This sounds like the ideal device for handheld wardriving or 'war-walking'. With some open source software from handhelds.org [handhelds.org] for the PocketPC, thanks to Jim Gettys and his team, the Kismet wireless and a host of open source tools, you've got the basics. The integrated GPS and the laser distance meter then give you almost everything you'd need to start finding wireless networks, map then, and publish the results on the Internet. Wait! See someone suspicious coming towards you? Just put the device into your pocket and walk away, or enjoy the sight of birds on the rooftops or the shape of the fluffy clouds.


Aside from the included hardware, just add a WiFI card with the Prism II chipset and the homemade antenna of your choice, and you're off to the races. This is the first all-in-one handheld wardriving unit I've heard of.

Real Estate maybe but not professional survey (2, Informative)

mr_lithic (563105) | more than 10 years ago | (#8241264)

This would be perfect for real estate agents who need to combine their pda's and electronic distance measurers but it seems a little imprecise and lightweight for real survey work.

The title of top survey data collector is still the HP-48GX [johann-sandra.com] .

When we ran survey we would try to grab the tripod with the HP-48 bracketed on it. This little data collector would make our lives easier, reduce the overall time for the survey and increase the time in the pub. All very good things.

HP-48GX - Good data bucket and a good deal cheaper than the grand that Topcon and such want for their Data Collection handhelds.

Spock, give me that! (1)

KE1LR (206175) | more than 10 years ago | (#8241288)

Sounds like a another stab at a tricorder [stim.com] to me.

Too bad the company that made it (a Canadian company called Vital Technologies) has gone under, apparently it really worked!

Xbox rules!! (-1, Offtopic)

Anonymous Coward | more than 10 years ago | (#8241302)

first post!!! you lame assholes... I can post first because my XBox is a american product and my pride in my great country and my great XBox accelerate everything...

If only they would make games for that bitch... IAve played Metroid Prime and it ruled... I hope M$ will buy those japanese bastards and port Metroid to my great american console system!!!

They forgot... (1)

Le'BottomEh (750785) | more than 10 years ago | (#8241312)

to integrate a cell phone into that gadget

Battery Life (2, Funny)

tr0llb4rt0 (742153) | more than 10 years ago | (#8241314)

MMM I wonder how far it is to that rock

points range finder

Pocket pc is shutting down ....

D'Oh!

Another integrated unit (0)

Anonymous Coward | more than 10 years ago | (#8241325)

Trimble Navigation sells a high accuracy Windows CE device, GeoXT [trimble.com]
Designed for rugged work & completely integrated. Focussed more on submeter GPS, but can be attached to laser rangefinders.

Laser Speed Gun? (2, Insightful)

WorkingHome (250528) | more than 10 years ago | (#8241336)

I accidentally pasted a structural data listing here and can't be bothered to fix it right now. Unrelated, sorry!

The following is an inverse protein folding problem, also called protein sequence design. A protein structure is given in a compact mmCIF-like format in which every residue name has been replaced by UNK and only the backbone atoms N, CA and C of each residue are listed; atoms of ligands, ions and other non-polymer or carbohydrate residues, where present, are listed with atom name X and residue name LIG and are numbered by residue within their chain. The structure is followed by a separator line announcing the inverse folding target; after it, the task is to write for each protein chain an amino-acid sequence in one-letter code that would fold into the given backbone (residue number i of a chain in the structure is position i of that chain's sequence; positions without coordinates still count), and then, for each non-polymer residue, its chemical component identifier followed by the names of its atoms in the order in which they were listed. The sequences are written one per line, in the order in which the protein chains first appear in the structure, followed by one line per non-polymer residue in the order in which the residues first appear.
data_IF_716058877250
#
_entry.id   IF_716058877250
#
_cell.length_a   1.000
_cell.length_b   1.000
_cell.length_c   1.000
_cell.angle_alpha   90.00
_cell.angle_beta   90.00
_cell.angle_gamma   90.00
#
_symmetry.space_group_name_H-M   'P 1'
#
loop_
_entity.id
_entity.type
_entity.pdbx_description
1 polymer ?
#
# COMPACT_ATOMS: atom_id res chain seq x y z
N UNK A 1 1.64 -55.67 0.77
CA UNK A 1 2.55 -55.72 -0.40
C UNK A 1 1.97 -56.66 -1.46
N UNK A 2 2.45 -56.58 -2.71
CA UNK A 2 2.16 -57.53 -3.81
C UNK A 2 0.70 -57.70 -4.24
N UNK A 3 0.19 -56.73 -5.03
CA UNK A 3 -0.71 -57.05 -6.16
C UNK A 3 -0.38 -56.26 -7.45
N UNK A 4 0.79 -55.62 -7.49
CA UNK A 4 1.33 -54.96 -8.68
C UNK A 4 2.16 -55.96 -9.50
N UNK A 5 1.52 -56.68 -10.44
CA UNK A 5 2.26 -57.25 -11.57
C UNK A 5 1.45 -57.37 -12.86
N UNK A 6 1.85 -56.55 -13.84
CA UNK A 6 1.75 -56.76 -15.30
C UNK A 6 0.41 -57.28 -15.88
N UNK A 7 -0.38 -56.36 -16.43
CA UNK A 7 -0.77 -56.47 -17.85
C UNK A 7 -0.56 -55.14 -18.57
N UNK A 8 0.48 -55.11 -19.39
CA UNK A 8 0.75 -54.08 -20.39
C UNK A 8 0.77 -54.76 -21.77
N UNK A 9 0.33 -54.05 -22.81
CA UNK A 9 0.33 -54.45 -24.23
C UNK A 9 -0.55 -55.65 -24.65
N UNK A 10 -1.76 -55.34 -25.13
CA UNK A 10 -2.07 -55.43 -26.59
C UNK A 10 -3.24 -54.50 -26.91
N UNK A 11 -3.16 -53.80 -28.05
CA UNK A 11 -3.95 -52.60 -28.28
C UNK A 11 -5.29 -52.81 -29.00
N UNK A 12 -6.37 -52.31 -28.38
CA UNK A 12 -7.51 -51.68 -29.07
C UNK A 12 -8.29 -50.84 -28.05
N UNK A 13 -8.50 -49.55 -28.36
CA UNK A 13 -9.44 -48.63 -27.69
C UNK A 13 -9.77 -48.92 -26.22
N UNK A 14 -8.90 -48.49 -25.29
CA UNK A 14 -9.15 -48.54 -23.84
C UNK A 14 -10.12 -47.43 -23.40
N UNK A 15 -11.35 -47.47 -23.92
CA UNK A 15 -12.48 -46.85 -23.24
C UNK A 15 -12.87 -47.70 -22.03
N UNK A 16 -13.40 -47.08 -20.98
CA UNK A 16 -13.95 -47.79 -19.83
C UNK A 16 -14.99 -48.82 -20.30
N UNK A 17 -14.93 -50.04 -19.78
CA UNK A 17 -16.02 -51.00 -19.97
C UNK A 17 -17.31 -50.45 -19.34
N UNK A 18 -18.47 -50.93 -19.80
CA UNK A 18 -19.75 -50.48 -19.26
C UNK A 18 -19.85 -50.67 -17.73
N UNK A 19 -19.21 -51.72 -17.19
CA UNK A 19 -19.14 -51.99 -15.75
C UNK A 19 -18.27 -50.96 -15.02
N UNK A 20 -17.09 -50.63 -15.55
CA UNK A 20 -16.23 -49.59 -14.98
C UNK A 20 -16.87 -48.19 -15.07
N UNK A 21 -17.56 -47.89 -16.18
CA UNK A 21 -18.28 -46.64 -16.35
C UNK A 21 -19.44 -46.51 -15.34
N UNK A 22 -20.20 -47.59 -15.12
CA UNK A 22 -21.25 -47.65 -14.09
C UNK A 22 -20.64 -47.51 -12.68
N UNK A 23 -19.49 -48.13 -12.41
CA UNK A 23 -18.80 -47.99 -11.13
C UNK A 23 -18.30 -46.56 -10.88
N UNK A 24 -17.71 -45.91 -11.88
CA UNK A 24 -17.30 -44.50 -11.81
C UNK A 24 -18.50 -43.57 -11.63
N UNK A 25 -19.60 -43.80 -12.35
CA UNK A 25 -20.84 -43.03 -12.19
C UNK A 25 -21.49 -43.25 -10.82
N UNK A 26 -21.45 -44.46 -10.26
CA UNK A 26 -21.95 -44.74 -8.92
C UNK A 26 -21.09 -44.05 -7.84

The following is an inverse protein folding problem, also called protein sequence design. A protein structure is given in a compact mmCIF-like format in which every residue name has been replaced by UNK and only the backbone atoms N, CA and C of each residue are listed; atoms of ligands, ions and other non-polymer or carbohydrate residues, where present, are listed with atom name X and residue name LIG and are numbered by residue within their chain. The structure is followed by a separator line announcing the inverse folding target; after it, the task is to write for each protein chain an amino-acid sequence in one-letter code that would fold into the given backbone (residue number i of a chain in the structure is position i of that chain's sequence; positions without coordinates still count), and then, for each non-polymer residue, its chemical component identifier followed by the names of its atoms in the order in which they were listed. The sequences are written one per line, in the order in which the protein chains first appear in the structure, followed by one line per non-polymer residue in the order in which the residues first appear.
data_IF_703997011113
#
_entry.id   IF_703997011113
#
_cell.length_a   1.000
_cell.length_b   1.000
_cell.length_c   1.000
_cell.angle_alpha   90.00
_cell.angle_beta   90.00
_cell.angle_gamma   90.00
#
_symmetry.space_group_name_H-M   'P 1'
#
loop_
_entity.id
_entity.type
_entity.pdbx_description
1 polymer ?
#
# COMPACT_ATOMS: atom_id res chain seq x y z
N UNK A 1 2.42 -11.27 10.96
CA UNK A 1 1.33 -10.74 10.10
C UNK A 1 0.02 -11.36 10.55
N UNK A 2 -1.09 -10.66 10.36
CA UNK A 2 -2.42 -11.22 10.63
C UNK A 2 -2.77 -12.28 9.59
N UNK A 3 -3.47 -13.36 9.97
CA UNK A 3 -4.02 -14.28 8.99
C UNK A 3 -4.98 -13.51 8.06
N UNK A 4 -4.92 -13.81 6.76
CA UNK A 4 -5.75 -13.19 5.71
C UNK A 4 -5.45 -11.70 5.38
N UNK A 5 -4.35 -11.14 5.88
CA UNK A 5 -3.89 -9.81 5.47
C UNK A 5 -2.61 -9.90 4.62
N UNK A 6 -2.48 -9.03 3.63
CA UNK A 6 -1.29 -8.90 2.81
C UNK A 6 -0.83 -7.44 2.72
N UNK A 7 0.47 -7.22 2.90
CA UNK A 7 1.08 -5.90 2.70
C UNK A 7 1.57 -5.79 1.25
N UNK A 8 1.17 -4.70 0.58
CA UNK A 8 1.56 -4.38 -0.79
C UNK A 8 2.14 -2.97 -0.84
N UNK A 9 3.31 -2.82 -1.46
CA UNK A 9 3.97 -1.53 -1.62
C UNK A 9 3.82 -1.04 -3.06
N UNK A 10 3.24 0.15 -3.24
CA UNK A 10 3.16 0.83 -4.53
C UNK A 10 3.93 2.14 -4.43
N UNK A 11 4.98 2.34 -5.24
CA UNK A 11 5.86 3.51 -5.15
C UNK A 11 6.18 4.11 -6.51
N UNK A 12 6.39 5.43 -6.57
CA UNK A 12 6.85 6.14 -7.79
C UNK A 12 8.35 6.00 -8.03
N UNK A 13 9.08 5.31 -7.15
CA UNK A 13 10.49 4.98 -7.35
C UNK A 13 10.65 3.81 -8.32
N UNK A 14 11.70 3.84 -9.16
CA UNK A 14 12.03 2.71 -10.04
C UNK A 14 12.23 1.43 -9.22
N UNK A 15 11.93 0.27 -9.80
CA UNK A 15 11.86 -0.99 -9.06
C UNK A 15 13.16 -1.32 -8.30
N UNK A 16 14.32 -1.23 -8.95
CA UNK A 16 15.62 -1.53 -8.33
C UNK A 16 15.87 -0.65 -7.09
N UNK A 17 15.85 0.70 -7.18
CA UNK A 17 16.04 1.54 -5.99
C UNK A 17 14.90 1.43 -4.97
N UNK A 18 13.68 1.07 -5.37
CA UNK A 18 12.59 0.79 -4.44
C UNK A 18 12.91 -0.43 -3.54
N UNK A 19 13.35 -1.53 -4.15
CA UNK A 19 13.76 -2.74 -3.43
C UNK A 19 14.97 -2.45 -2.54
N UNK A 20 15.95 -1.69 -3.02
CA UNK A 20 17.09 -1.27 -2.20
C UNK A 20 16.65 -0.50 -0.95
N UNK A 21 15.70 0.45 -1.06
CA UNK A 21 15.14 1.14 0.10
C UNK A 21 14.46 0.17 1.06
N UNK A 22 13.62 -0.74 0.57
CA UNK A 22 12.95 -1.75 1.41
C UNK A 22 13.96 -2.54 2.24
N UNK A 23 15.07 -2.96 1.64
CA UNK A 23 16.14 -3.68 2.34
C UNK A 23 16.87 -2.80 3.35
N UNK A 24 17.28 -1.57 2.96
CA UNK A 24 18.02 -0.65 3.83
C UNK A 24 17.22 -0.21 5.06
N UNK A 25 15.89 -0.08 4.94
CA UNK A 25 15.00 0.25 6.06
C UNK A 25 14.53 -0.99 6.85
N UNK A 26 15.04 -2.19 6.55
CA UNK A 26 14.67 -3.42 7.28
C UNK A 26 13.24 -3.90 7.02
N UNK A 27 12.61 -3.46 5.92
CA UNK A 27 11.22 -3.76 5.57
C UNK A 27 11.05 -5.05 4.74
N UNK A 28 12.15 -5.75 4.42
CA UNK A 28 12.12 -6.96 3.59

It would be fun to play around with the laser distance mechanism to see if you could design a speed gun with this thing. I would hope they would allow developers access to the appropriate APIs to allow this. It wouldn't be good for police work, but it would be fun the average consumer. The price needs to come down quite a bit, though.

"ideal for GIS and other surveys" (2, Funny)

flacco (324089) | more than 10 years ago | (#8241338)

...and for targeting mortars.

I not like (-1, Troll)

Anonymous Coward | more than 10 years ago | (#8241347)

these may be a usefull gadget but i don't like because it runs windoze and is from M$. is probably another evil plan by M$ to take over the world and kill teh penguinns and stuff.

it probably crash and with a blue screen and stuff. hahahah!!! i so funny!!! hahahahahah.

maybe GNU can make gadget like thiss???? call it GNU/GPSLaserRangeFiner. i buy from GNU/Gadget butt not from teh evil M$. actually i no buy from GNU either unless its teh GPL and is free.

plz do not buy teh gadget, it is teh evil.

ok, mod me up......... thx. im insightful or interesting.

Battery Life? (0)

Anonymous Coward | more than 10 years ago | (#8241413)

well? lets say you link this thing to a laptop, feeding it coordinates and range data, and photos via bluetooth?
I give it, 15 minutes.

Perfect for Geocaching! (2, Interesting)

Coaster-Sj (614973) | more than 10 years ago | (#8241444)

If they could bring the price down these would be perfect for Geocaching [geocaching.com] ! I'm drooling at the thought. It would be easy to write some software to allow you to upload a GPX file and then have the unit load all the waypoints and be able to display the cache info. Anyone want to donate $12000 for me to test it?

This is no *Pocket* PC (2, Insightful)

Serious Simon (701084) | more than 10 years ago | (#8241462)

It's huge and heavy: 260mm x110mm x 70mm weighing more than a kilogram. Not something you would put in a pocket, and only to be "handheld" for a short time.